The capital investment cost makes up the largest share of the Pyro-SFR nuclear fuel cycle electricity generation costs. In other words, the SFR capital investment cost is the most important factor affecting the Pyro-SFR nuclear fuel cycle economics. Accordingly, the break-even point of the SFR capital investment cost was calculated to inform the choice between the Pyro-SFR nuclear fuel cycle and direct disposal options.
It is necessary to consider the reactor cost intentionally in order to ensure sound economics for the Pyro-SFR nuclear fuel cycle. This is because the SFR capital investment cost is known to be higher than the PWR reactor cost [3
The break-even point was calculated using the engineering method. As a result, when the SFR capital investment cost is 4284 US$/kWe or less, as shown in Figure 3
, it was shown that the Pyro-SFR nuclear fuel cycle is comparatively economic compared to the direct disposal option. Here, only the SFR capital investment cost was input as a variable, in order to calculate the break-even point for the SFR capital investment cost, while other costs were assumed to be consistent [26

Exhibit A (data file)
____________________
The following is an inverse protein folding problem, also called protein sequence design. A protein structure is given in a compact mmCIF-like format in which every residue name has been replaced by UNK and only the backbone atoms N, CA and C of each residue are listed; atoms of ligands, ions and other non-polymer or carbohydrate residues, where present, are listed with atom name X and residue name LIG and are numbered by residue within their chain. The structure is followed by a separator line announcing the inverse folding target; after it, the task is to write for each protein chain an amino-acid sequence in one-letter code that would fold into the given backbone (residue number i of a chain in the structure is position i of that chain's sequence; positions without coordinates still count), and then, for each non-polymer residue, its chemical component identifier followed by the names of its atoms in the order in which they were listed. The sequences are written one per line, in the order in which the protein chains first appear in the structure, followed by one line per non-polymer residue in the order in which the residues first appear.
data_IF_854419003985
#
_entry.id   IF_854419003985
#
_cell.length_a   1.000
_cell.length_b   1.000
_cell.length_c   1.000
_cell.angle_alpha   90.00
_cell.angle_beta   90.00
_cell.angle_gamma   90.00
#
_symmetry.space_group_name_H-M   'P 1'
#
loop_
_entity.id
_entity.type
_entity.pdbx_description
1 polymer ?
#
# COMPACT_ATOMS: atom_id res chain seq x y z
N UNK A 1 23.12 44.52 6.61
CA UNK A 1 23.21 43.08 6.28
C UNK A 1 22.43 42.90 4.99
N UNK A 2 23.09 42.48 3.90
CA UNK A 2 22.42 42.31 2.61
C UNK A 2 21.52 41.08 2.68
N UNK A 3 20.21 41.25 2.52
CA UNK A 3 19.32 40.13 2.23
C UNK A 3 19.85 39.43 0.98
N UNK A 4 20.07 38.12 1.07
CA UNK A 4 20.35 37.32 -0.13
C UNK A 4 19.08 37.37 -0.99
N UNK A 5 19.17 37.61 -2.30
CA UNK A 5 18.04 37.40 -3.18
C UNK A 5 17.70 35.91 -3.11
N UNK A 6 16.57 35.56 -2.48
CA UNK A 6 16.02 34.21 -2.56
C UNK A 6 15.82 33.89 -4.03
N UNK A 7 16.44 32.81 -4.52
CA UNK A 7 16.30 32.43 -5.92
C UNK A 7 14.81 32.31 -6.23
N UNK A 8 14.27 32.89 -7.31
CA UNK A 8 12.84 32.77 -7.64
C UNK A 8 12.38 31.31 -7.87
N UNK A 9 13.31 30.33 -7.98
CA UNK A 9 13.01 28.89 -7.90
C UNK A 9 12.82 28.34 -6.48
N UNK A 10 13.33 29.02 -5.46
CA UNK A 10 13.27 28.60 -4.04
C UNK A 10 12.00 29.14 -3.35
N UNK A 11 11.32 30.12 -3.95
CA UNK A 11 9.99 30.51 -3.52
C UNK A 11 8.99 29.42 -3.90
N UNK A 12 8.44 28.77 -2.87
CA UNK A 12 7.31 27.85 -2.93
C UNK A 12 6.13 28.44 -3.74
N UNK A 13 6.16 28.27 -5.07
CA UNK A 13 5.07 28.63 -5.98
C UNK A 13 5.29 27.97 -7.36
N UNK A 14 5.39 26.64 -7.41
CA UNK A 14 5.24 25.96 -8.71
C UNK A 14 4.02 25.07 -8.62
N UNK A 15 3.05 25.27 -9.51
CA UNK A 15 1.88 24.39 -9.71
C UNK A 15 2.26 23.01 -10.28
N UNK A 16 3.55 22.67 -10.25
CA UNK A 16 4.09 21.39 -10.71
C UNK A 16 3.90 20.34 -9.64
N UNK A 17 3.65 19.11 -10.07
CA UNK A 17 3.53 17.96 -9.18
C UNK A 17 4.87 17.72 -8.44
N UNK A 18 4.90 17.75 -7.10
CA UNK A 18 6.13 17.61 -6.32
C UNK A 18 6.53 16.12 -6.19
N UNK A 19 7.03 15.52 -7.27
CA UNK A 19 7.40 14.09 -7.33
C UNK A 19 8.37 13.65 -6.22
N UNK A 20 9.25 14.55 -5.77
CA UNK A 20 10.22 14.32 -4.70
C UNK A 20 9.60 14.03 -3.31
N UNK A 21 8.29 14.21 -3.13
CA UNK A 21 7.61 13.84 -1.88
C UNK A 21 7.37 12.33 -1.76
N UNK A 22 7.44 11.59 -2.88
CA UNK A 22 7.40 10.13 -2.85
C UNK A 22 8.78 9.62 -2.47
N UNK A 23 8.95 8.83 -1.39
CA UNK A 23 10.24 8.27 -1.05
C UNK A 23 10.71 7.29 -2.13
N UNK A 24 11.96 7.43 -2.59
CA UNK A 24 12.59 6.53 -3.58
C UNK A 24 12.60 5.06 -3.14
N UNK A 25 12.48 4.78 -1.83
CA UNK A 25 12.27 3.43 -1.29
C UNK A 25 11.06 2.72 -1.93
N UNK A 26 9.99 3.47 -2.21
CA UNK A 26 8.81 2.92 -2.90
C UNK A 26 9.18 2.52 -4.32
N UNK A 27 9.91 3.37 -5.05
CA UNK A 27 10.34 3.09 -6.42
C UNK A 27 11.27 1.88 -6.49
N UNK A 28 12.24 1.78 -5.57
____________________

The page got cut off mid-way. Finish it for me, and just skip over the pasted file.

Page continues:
According to the Hyundai Engineering Company’s SFR 800 MWe capital investment cost estimate (3691 US$/kWe) [2
], is less than the break-even value (4284 US$/kWe). Accordingly, Pyro-SFR nuclear fuel cycle was proven to be more economical than the direct disposal option. However, the nominal value of the SFR capital investment cost reported in the NEA (Nuclear Energy Agency) report was 5032 US$/kWe, it was shown that the capital investment cost is larger than the break-even value (4284 US$/kWe).
One reason that the estimated values of the SFR capital investment cost were different (Hyundai vs. NEA) is because the economic environment (labor cost, price of raw material, construction period, and others) varies by nation. After construction of the first commercialized SFR, an increasingly more accurate normalized capital investment cost can be input for future evaluation of its economics.
5. Conclusions and Implication
The economics of the Pyro-SFR nuclear fuel cycle and direct disposal options was evaluated using the electricity generation cost as the standard. However, the reactor capital investment cost makes up the greatest share of the electricity generation cost. Accordingly, the break-even point of the reactor capital investment cost is important.
The reactor capital cost, accounting for more than 60% of the electricity generation cost [8